Category Archives: World Travel

Iory’s travels in the USA and abroad

Kicking about Vienna, Austria

Darlings! if life for you is over full with delights and reading my 12 captioned photos below is like receiving yet one more box of chocolates and just too much, skip to the bottom of the page and click the link to my photo essay of Vienna where you can dash through or savor as you see fit.
This article on Vienna is dedicated to my dearest friend Jenifer Van Deusen who taught me to love the Goddess! All my love to you Dear Furrific

The two Happy Husbands, T2 H2, Leo and Iory standing at the front door our Hotel, Zur Wiener Staatsoper, Vienna owned and run by hospitable Ungersböck family. We were right around the corner from the Opera House and the ultra-famous Hotel Sacher, of chocolate cake fame, and a hope skip and a jump to the main pedestrian shopping street, Karntner Strasse.

*****


Here we see Rudolph the Meek, king of Bohemia, 1282 – 1307 with his first wife, Blanca of France on his right and his second wife Ryksa princess of Poland on his left. I am a big fan of the exquisite technique of enamel painting on porcelain decorating this display urn. The rich colors of their raiments contrasting against the gold background are regal in the extreme. I am particularly fond of Rudolph’s robe of fuchsia and purple, not to mention his chartreuse sleeves. This urn is a part of a desert service depicting the early Hapsburgs. It was made in the second half of the 19th century in a neo-Gothic style and like the tureen below is also part of the extensive table settings collection at the Hofburg Palace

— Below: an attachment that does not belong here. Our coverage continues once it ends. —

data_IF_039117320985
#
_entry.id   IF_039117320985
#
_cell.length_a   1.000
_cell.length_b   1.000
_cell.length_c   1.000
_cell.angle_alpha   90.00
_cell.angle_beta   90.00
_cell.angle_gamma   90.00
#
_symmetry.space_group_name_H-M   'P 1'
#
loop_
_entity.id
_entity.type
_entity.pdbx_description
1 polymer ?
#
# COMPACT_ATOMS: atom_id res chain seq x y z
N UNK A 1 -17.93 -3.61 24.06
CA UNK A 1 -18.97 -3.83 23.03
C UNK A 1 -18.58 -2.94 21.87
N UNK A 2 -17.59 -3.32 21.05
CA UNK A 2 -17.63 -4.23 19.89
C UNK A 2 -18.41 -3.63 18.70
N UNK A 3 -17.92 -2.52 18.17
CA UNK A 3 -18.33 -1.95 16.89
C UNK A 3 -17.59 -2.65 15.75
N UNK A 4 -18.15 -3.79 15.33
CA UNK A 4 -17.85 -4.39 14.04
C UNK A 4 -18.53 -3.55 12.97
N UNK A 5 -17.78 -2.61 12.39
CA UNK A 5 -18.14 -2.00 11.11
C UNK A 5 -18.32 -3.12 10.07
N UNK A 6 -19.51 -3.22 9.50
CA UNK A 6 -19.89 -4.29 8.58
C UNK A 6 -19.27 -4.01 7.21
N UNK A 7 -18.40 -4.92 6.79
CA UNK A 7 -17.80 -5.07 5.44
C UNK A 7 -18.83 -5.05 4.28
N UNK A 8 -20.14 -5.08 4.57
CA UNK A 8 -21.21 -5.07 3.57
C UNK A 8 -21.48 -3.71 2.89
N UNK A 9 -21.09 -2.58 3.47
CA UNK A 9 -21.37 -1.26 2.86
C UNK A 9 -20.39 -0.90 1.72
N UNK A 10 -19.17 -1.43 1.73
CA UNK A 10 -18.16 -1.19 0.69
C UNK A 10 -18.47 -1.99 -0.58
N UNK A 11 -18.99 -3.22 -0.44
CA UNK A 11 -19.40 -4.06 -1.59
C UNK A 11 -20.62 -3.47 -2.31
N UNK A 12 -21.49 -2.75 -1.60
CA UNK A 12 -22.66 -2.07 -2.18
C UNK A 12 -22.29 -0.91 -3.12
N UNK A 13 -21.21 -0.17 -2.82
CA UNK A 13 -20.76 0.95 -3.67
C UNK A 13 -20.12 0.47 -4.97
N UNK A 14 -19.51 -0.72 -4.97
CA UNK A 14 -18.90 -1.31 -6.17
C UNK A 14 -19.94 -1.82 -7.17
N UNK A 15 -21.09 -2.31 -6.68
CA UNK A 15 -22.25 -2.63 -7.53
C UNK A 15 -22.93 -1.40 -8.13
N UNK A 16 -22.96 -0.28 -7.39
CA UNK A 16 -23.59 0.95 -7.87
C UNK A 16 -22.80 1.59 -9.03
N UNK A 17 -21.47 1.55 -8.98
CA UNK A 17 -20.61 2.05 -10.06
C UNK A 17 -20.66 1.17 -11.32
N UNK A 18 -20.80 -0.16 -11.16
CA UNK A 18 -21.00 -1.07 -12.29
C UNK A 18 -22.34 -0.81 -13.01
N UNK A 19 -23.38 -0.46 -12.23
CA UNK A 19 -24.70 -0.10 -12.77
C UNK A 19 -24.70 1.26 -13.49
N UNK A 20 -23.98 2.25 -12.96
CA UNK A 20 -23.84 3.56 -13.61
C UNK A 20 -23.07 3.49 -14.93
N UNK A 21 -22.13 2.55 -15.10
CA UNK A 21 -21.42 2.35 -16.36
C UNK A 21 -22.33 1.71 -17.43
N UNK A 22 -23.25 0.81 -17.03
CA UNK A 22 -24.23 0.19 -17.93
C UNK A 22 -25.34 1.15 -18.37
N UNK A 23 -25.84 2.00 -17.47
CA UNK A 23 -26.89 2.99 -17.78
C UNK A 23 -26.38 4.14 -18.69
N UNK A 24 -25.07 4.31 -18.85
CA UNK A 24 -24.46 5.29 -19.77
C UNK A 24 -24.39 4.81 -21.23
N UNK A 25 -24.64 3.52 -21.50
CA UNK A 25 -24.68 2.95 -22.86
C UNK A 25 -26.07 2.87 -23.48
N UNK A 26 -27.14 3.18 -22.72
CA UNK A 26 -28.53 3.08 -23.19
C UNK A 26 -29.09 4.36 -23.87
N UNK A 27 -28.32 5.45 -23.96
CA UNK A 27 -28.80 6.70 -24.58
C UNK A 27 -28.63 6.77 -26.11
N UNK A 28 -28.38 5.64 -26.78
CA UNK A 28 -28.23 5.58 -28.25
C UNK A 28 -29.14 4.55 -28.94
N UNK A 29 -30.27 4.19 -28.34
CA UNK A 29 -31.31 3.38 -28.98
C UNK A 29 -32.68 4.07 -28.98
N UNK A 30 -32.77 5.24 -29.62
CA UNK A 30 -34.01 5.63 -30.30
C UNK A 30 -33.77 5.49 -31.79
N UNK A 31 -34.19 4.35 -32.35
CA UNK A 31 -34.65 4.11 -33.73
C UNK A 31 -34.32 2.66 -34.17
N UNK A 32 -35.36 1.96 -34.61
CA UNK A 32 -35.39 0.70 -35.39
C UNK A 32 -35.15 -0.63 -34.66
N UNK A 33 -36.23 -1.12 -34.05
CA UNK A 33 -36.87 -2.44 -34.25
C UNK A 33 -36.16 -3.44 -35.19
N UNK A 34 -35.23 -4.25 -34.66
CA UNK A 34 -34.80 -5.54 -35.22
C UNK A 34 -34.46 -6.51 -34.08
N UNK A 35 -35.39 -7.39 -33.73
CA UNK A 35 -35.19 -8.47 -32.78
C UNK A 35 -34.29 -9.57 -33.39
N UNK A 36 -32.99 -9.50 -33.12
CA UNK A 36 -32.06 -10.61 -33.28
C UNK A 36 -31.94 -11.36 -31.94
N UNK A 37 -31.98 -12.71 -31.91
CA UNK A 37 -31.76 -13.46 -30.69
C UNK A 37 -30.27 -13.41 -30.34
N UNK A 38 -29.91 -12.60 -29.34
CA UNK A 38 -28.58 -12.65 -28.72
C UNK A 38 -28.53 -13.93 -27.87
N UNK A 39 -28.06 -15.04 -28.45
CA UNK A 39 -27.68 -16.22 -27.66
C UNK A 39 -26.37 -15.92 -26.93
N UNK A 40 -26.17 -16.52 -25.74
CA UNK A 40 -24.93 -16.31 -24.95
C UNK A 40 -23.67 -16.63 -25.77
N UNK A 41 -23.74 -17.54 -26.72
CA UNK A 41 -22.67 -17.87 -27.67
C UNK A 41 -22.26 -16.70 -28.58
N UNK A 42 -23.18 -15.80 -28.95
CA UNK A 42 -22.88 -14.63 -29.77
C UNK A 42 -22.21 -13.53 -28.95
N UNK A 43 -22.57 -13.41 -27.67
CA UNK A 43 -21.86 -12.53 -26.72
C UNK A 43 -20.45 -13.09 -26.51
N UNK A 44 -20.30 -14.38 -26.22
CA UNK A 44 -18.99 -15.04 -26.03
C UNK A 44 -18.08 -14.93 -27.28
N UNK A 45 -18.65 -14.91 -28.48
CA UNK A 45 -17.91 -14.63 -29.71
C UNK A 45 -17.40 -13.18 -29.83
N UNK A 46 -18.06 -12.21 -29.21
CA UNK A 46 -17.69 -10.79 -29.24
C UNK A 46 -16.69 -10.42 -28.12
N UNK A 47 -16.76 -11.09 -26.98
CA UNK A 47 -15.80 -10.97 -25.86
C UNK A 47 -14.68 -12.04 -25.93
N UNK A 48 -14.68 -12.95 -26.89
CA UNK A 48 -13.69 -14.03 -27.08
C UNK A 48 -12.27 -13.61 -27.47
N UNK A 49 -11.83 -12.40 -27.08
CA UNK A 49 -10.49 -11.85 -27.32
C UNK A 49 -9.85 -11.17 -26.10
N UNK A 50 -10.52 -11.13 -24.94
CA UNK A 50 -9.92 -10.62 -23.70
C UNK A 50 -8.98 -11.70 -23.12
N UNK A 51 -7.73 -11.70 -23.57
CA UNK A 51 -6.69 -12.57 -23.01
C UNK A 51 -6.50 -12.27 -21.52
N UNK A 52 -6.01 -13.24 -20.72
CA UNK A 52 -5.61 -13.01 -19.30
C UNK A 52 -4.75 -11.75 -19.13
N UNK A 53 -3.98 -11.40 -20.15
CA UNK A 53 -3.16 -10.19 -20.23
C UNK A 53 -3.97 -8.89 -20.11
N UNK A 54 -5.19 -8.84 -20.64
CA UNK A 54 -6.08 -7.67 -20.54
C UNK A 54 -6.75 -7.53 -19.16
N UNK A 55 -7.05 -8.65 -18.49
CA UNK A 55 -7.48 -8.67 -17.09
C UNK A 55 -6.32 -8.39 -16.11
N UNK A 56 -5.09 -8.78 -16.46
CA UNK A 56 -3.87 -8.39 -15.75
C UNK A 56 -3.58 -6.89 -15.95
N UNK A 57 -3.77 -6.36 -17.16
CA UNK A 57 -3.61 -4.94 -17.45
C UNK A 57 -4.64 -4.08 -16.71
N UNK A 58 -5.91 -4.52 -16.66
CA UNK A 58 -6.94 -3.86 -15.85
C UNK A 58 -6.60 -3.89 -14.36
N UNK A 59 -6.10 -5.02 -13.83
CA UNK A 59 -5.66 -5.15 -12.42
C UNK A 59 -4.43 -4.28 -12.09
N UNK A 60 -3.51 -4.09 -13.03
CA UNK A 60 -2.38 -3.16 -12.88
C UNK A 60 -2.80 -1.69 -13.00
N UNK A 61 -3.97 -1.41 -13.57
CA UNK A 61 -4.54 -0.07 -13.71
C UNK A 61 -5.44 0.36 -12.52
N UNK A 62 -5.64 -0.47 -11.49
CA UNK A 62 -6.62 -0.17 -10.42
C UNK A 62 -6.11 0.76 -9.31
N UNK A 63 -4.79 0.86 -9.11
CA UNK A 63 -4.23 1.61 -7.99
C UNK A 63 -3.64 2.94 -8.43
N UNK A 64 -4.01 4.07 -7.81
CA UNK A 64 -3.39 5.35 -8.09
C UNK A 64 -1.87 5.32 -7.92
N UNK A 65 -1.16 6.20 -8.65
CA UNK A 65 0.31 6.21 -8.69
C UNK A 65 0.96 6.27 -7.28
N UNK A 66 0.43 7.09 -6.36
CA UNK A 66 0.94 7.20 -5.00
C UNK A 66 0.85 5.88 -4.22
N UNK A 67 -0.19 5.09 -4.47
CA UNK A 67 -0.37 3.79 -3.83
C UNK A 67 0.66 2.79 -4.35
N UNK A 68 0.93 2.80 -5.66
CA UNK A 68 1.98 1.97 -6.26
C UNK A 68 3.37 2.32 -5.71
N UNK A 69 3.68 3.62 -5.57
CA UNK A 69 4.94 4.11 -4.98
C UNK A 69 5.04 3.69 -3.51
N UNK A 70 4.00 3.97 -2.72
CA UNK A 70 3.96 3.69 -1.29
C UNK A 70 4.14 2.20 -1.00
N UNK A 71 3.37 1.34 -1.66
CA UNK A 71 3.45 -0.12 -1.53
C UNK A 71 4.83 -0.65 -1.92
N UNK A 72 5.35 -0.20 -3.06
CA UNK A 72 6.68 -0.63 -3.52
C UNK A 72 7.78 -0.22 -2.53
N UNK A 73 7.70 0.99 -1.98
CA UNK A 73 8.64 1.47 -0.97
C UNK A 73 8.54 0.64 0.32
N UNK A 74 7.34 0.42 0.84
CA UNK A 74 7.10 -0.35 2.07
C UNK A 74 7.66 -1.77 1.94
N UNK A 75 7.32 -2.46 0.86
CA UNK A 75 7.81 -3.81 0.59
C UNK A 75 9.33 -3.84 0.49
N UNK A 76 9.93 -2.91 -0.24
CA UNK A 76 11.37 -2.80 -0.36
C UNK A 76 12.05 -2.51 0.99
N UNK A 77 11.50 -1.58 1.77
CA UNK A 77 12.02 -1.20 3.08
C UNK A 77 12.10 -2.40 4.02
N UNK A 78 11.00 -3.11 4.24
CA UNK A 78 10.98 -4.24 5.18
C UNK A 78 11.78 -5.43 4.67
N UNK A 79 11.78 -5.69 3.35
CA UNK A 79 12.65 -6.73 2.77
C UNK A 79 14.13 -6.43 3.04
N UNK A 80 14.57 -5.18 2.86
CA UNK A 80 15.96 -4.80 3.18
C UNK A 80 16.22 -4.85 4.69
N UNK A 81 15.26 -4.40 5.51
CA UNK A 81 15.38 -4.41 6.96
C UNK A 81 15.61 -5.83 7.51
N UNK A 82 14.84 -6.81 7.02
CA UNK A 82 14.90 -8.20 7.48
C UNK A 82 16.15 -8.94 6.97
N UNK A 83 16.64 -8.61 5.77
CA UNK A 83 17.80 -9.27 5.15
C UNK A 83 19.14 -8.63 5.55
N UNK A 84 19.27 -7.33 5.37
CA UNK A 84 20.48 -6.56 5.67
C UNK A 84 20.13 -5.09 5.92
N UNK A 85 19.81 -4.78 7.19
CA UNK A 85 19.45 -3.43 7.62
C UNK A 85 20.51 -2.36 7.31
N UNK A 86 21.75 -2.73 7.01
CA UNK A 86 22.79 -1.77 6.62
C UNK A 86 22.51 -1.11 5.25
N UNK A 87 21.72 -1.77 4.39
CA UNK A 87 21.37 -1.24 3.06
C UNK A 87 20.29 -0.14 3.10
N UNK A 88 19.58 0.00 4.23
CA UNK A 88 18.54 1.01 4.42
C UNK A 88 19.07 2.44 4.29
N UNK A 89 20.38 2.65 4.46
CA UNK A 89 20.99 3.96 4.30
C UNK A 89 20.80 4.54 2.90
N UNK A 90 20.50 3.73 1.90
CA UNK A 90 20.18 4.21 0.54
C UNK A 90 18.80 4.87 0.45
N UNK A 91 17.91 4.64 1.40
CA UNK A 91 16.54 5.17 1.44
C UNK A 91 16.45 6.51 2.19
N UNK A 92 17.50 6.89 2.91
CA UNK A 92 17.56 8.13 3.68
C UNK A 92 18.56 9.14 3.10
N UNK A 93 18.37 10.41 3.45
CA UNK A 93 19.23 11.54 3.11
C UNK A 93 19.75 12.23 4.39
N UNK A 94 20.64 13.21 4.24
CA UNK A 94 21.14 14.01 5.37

*****

This blow-out porcelain soup tureen is decorated with an abundant garden basket over-flowing with fruits, vegetables, flowers and garden tools, all surrounded by sheaves of golden wheat bending with the weight of their fecund ripeness. This sweet honey is part of the extensive collection of banquet and table settings: silver, porcelain, crystal, linen, etc. that belonged to the Habsburg Imperial household until the dissolution of the monarchy in 1918. These vast collections are on display in the Imperial Chancellery Wing of the Hofburg Palace, Vienna which was the seat of the Habsburg government for over 600 years.

*****

This gleaming white marble edifice is a newly cleaned wing of Neue Burg wing of the Hofburg Palace that houses the Ephesos Museum (Greek and Roman archeological artifacts from Ephesos, Turkey) and the Austrian National Library reading room. This part of the palace was constructed between 1881 and 1913 and as such was the last hurrah of the Hapsburg dynasty. The grandeur of the palace can only be described as “Imperial.” Every component part, sculpture, classical revival architecture and the immense scale of the building is all in the finest taste and exceptionally handsome. This wing façade faces the Berggren, a pleasant park with large specimen trees that can be comfortably viewed from the broad terraces flanking the palace.

*****

Now here is a tangle of bodies that perked my curiosity at the Kunsthistoriches Museum Picture Collection. The central characters are Odysseus of the Odyssey fame and the beguiling Circe, a powerful sorceress who turned all strangers to her island into animals by means of a magic potion. The surrounding menagerie is the unfortunate crew and companions of Odysseus as embodied in a number of beasts who signal their true identity by cuddling up to our hero. As you can see Circe is also attempting to make her moves on Odysseus who recoils in an attempt to disengage from her clutches. His reluctance, however, is perhaps disingenuous as he sojourned on Circe’s island for a year benefiting from her council as to how to navigate the perils ahead, all the while enjoying her “chummy” companionship.